3. I think in that book the last Latin Mass holdout occurs at the end of the 20th Century (after the fourth Vatican Council has completely moved the Church into secularism). We’ve already passed that point.

        I think in the long run, the Latin Mass will surpass the OF – it won’t overtake it or become the “ordinary form” again, but I think the OF will be replaced by other missals over time (perhaps national ones) while the EF will evolve on its own and remain the “traditional option,” sticking around because of its major place in Western culture and history (a position the OF probably won’t have time to assume unless it gets “frozen” for several hundred years like the EF was).

      4. Of course the current missal will be replaced by other missals. It’s the nature of these things that they will change and develop, since liturgy is about the action of the people of God.

        It would be preferable to call the Tridentine Mass traditionalist rather than traditional.

        The traditionalist form has appeal to some as a cultural phenomenon. With its medieval character, it is as far removed from the Jewish roots of the eucharist as it is possible to be.

      5. I don’t see how “traditionalist” would be preferable (I also don’t see how the EF deviates so much more dramatically from its Jewish roots than the OF does – to me it’s like discussing the dramatic difference between the star-belly and plain-belly sneeches). It is traditional unless you limit “traditional” to only what people may have done in the first few centuries.

        I think many in the Church need to grapple with the fact that the EF was the dominant liturgy of the Church, for better or worse, for nearly one fourth of its existence and has elements that dominated even longer. It was also a major vehicle for western art and music during the past few centuries and is still relevant as a meaningful participatory liturgy for a segment of the Catholic population. The EF is part of our liturgical tradition too, and the Church is more than big enough to accommodate that fact.

        I imagine the development of the OF will determine the future relevance of the EF. If the OF is reformed in a more “traditionalist” (to use your term) direction, then the EF will probably just merge with it and go away. If the OF goes in the opposite direction, the EF will probably remain around and grow since it will fill a niche the OF doesn’t.

      6. I’m distinguishing between tradition and traditionalism in the way that Jaroslav Pelikan has done, i.e. between the living faith of the dead and the dead faith of the living. Your reference to the dominant cultural expression of Roman Catholicism of former times places the emphasis in the right place.

        Apart from its value as a medieval cultural phenomenon, which may be appreciated by Christian and non-Christian medievalists alike, its fundamental defect is the distance the Tridentine practice had moved from the Jewish roots of the eucharist.

      7. I don’t consider myself to know the hearts of other people so well that I can judge who does and does not have a “dead faith.” That quote by Jaroslav Pelikan is cute for those who already think it is true, but otherwise irrelevant. That’s why I also don’t like it when traddies say the only reason people attend the OF is because it’s easy entertainment rather than a challenging faith they have to think about. Just simple blanket statements that don’t do anything other than maybe make some people feel superior.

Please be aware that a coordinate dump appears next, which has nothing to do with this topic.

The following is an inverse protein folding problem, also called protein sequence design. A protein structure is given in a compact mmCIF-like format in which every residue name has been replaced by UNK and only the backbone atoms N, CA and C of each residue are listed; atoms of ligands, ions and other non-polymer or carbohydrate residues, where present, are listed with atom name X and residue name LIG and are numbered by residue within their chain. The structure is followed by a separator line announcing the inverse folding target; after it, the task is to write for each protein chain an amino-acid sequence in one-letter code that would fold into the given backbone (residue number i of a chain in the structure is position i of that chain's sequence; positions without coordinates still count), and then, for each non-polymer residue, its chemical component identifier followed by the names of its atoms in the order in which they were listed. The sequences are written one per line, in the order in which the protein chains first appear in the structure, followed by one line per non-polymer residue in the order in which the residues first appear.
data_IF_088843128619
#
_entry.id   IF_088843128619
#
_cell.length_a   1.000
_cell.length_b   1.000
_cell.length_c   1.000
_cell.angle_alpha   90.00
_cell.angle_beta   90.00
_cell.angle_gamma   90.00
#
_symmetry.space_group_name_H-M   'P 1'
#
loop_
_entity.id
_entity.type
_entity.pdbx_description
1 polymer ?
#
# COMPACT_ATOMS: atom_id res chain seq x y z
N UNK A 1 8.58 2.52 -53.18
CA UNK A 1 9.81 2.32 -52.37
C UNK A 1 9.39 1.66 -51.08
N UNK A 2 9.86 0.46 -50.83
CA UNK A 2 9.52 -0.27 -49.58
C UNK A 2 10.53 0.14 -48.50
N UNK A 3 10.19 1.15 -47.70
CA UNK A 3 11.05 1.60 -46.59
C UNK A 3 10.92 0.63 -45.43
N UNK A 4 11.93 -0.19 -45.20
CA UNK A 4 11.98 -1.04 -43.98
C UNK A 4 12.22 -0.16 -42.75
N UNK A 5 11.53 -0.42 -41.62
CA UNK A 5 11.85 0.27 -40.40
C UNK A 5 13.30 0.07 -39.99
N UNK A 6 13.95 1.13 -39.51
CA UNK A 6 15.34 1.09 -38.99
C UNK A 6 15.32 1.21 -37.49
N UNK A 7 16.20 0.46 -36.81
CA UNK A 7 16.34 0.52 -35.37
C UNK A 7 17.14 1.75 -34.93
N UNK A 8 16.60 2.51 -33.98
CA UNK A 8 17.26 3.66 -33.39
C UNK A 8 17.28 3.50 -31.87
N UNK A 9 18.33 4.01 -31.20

I see the OF and EF as living liturgies that both fill the needs of a large and varied Church – the people who wish for the demise of one or the other make no sense to me and strike me as misguided and counterproductive.

      8. The OF and EF are both vibrant and living forms of the Roman rite, each at its best a glory to man and God. There are many worshiping in both forms with such sincere participation and and spiritual benefit that all the shop-worn cliches used to criticize either are baseless canards that reflect poorly on those who utter them.

        Anyone who habitually denigrates either of these groups–or the form of the Roman rite in which they choose to worship–is himself (in my view) a lesser Catholic for doing so. Why should not we all, instead, submit our minds to the will of the Church, and gratefully acknowledge both forms as treasures of the faith.

      9. Henry, you talk about the “two forms of the one rite” as if they’d been infallibly established side-by-side from the beginning of time: in fact, it’s an innovation hitherto unheard of. It’s an experiment that can be revoked, and which has not stood the test of time.

        Before you and the other Prophets of Doom all get too carried away with yourselves, let’s establish something here that is also a fact and not just a feeling: the notion of “two forms of the one rite” is, indeed, so new, that it is a concept unknown to every Pope up to and including Blessed John Paul II!

      10. Chris, grow up and stop name calling with all your “prophets of doom” nonsense. If you can’t engage people in a meaningful way, then don’t bother commenting at all.

      11. And good morning to you, too Jack.

        The term “prophets of doom” may not be good enough for you but it was good enough for Blessed John XXIII and it’s good enough for me.

        If it’s not good enough for this blog, I’m sure the moderators will sort it out.

        I named the Prophets of Doom for what they (or, more accurately, you) are, and all your baseless “name calling” accusations (I am no more “name calling” than Blessed John XXIII was!) won’t change the facts.